A 29-year-old Illinois man pleaded guilty on Tuesday (27 September) to breaking into the email accounts of multiple high-profile female celebrities and leaking their nude photos online. Edward Majerczyk pleaded guilty in federal court in Chicago to one felony count of unauthorised access to a protected computer to obtain information, according to court documents.

Majerczyk was accused of executing a phishing scheme to obtain illegal access to hundreds of iCloud and Gmail accounts, including at least 30 accounts that belonged to celebrities, between November 2013 and August 2014. Some of the celebrities affected in the hack included Oscar-winning actress Jennifer Lawrence, model Kate Upton, Kirsten Dunst and US soccer player Hope Solo, many of whom have already publicly addressed the leak and online dissemination of the nude photos in interviews.

The defendant reportedly told US District Judge Charles Kocoras that he targeted the celebrities and looked for personal information and "sensitive images" to download after learning how to pull off the scheme "from another individual" on the internet, the Chicago Tribune reports. His attorney, Thomas Needham, told the judge that there was no evidence "of any effort by my client to sell or disseminate" any images.

When the judge asked if the hack was essentially "for his own personal satisfaction and enjoyment", Needham replied: "Yes, your honour."

Revealing over 500 photos stolen from the celebrities' iCloud accounts, many of which contained nudity, the so-called 'Celebgate' or 'Fappening' leak saw many of the images posted onto the 4chan forum and later made their way onto Reddit and Imgur.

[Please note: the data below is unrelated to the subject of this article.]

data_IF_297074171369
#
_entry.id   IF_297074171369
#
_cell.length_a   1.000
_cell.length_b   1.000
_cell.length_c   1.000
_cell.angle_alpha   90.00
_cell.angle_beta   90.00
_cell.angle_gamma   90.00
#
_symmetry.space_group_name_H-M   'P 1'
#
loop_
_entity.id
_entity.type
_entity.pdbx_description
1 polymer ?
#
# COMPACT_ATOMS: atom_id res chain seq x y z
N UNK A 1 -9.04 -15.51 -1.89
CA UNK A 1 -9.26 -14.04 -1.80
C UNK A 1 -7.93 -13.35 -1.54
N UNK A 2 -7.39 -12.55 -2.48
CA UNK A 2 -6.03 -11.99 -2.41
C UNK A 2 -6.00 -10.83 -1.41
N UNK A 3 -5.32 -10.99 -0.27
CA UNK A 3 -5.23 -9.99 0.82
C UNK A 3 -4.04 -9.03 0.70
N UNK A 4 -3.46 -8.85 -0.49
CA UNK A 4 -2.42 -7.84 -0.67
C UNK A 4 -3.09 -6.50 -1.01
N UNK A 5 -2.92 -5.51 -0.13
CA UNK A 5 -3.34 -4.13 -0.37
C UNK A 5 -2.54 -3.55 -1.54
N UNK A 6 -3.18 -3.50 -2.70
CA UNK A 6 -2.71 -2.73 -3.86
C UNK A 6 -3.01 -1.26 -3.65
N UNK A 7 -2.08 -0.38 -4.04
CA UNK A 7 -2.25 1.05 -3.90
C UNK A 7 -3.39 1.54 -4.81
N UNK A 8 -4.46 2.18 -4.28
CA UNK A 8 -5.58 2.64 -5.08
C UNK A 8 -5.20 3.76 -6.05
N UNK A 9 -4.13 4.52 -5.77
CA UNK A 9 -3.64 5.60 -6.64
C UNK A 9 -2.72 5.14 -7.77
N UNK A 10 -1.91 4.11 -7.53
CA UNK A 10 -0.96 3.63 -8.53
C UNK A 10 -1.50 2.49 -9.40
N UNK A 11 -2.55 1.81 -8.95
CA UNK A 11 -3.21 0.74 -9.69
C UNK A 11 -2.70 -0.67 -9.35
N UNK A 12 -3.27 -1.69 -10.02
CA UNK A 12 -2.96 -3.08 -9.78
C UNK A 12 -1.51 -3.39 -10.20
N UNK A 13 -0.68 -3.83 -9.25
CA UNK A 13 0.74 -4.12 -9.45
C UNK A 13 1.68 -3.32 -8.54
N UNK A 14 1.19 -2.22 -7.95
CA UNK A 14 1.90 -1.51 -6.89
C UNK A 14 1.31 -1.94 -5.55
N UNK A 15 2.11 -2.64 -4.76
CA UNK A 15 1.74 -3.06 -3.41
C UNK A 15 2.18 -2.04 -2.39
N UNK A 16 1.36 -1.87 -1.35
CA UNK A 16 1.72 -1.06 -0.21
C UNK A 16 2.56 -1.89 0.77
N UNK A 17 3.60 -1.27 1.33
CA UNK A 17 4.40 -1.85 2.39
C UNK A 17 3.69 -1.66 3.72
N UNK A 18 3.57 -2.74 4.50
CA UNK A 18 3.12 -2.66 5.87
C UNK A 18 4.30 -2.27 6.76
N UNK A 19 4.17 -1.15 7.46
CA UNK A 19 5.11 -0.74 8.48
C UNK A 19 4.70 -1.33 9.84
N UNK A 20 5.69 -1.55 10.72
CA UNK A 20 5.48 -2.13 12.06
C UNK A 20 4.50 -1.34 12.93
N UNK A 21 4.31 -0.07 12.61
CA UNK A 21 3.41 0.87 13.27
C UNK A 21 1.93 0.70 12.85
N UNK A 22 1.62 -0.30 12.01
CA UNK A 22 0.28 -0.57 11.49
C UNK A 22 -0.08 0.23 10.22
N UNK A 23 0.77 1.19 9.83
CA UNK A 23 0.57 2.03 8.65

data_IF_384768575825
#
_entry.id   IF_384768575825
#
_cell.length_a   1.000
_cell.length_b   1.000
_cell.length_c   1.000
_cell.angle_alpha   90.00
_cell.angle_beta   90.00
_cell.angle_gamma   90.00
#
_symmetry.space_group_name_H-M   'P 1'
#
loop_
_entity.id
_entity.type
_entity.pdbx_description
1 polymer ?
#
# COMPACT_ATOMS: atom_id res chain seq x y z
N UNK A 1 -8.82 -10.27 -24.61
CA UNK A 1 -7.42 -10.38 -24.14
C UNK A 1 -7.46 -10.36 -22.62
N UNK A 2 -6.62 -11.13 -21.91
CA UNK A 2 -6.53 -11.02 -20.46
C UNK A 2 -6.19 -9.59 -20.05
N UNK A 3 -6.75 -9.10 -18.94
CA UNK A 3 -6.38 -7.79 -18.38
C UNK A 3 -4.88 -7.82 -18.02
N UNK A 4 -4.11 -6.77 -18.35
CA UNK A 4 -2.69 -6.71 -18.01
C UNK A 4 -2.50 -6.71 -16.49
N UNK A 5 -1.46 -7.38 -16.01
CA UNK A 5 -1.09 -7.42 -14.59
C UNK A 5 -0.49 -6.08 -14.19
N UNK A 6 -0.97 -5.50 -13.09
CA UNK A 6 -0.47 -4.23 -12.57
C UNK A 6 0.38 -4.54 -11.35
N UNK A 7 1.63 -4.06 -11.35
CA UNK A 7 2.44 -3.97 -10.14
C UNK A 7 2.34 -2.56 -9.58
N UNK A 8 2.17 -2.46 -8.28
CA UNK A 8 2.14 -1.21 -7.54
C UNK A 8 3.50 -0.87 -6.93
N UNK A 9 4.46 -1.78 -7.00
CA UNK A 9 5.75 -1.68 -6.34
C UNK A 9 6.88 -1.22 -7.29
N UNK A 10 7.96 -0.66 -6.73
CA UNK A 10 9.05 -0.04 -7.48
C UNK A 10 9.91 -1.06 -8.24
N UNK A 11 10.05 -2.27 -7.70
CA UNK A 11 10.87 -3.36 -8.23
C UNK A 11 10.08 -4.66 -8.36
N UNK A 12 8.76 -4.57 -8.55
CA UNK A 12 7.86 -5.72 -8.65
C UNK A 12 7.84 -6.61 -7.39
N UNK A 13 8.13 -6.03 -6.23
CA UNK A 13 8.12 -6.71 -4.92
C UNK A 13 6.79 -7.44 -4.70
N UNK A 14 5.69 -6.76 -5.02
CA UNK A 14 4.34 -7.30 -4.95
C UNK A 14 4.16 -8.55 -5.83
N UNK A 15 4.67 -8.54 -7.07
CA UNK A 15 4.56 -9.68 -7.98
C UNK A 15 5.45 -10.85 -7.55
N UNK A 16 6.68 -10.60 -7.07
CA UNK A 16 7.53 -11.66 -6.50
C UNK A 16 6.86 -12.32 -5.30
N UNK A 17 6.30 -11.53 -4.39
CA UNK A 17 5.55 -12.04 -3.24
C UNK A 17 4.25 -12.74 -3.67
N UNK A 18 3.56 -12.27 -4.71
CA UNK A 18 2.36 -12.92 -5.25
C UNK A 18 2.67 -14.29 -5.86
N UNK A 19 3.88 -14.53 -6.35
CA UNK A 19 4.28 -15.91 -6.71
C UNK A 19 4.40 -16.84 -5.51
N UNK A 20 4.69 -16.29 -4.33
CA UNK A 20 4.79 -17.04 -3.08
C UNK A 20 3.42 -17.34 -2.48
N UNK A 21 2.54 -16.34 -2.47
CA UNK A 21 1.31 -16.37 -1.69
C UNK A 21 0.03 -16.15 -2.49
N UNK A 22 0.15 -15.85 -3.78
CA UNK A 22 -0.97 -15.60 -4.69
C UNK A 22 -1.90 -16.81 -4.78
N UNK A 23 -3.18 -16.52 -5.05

"Hacking of online accounts to steal personal information is not merely an intrusion of an individual's privacy but is a serious violation of federal law," US attorney Eileen M Decker said in a statement in July. "Defendant's conduct was a profound intrusion into the privacy of his victims and created vulnerabilities at multiple online service providers."

At a meeting with federal agents in September 2014, investigators said Hunger Games star Lawrence broke down and was "visibly shaken" by the hack.

"She became very distraught and I had to stop the interview at one point because of her emotional reaction to the information being discussed," an FBI agent said, according to court filings. "[Lawrence] stated she was having an anxiety attack."

In an interview with Vanity Fair the same year, Lawrence called the breach and subsequent leak a "sex crime".

"I was just so afraid. I didn't know how this would affect my career," Lawrence said. "Just because I'm a public figure, just because I'm an actress, does not mean that I asked for this. It does not mean that it comes with the territory. It's my body, and it should be my choice, and the fact that it is not my choice is absolutely disgusting. I can't believe that we even live in that kind of world."

Reuters reports that assistant US attorney Joseph Fitzpatrick for the Northern District of Illinois said his office has agreed to seek a nine-month prison sentence for Majerczyk. His sentencing is scheduled for 10 January.

In March, 36-year-old Ryan Collins of Lancaster, Pennsylvania, pleaded guilty to a felony computer hacking charge and was charged with illegally obtaining access to over 100 iCloud and Gmail accounts.

Thom Mrozek, a spokesman for the US attorney's office in Los Angeles, told the Tribune that the investigation into who leaked the sensitive information and photos online is still ongoing.